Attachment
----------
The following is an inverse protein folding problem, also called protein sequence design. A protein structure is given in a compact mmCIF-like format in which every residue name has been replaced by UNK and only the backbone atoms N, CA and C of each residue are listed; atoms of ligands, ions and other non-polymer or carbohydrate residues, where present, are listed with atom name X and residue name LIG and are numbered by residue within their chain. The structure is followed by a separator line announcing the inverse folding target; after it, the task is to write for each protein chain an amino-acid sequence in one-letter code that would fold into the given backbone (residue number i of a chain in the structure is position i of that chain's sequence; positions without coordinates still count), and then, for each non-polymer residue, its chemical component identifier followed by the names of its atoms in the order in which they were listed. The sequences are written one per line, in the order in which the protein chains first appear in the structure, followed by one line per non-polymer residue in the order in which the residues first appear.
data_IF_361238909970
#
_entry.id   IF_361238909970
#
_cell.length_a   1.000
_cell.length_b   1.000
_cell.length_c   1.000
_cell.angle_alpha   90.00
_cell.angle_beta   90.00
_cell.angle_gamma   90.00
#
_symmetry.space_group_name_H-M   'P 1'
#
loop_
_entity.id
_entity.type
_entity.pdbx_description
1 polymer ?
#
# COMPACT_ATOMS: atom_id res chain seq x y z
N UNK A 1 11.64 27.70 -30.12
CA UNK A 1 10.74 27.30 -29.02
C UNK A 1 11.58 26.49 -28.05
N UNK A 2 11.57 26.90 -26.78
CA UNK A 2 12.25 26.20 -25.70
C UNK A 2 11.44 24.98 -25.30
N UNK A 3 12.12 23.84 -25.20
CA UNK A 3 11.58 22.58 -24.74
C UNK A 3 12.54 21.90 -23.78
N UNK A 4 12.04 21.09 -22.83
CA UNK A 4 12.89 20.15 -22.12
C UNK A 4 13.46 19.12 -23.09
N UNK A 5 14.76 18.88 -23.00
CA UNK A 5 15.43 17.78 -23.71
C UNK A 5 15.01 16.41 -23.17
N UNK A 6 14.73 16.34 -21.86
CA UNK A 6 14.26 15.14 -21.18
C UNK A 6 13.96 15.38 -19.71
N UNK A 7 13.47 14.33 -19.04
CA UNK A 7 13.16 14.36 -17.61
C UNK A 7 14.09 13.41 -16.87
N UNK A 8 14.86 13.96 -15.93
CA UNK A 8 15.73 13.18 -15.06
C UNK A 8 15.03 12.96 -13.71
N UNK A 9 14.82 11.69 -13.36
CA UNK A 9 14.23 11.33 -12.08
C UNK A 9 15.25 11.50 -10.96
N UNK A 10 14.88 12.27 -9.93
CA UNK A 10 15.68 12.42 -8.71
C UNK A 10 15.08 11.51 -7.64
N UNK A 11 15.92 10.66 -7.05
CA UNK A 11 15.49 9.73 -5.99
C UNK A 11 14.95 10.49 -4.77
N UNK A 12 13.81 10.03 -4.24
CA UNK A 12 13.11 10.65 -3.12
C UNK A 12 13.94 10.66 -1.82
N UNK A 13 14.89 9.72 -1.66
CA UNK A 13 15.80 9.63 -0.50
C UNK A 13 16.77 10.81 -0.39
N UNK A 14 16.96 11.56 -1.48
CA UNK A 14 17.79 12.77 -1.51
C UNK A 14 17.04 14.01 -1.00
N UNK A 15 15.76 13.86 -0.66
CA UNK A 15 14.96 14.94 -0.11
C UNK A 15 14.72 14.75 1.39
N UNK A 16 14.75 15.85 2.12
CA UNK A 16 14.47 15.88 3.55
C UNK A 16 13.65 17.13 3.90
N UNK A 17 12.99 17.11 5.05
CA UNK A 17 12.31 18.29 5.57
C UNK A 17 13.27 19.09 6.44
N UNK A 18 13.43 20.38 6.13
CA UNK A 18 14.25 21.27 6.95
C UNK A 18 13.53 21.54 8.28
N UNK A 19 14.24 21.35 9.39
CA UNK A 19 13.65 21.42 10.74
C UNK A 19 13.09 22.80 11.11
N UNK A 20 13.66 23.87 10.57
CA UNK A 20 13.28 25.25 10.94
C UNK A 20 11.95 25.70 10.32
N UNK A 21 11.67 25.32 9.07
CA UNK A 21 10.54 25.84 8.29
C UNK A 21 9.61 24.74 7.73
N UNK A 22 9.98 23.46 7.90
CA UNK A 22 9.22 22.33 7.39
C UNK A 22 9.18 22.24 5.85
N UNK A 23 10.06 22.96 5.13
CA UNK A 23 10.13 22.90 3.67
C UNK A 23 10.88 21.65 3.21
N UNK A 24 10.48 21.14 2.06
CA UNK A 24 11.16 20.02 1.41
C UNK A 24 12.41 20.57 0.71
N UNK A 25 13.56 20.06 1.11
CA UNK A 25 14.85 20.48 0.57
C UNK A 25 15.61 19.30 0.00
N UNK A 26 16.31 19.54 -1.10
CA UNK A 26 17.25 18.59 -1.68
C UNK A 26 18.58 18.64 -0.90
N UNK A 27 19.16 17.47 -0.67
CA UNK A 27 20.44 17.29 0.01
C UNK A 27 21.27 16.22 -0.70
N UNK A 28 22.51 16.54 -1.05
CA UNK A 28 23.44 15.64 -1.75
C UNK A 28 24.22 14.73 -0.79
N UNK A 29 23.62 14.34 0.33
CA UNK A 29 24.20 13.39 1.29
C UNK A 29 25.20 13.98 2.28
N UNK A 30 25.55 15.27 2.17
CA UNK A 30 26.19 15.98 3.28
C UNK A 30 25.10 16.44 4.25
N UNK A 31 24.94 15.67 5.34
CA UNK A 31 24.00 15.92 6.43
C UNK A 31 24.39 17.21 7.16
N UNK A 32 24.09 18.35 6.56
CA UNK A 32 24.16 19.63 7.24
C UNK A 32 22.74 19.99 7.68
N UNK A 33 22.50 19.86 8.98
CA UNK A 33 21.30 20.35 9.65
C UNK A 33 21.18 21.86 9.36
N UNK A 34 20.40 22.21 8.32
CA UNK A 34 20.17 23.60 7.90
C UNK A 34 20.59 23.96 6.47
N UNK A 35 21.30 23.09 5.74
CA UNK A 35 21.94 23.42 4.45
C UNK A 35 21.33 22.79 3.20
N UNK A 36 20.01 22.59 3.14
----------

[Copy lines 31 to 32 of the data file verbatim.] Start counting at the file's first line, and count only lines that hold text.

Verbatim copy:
N UNK A 4 12.04 21.09 -22.83
CA UNK A 4 12.89 20.15 -22.12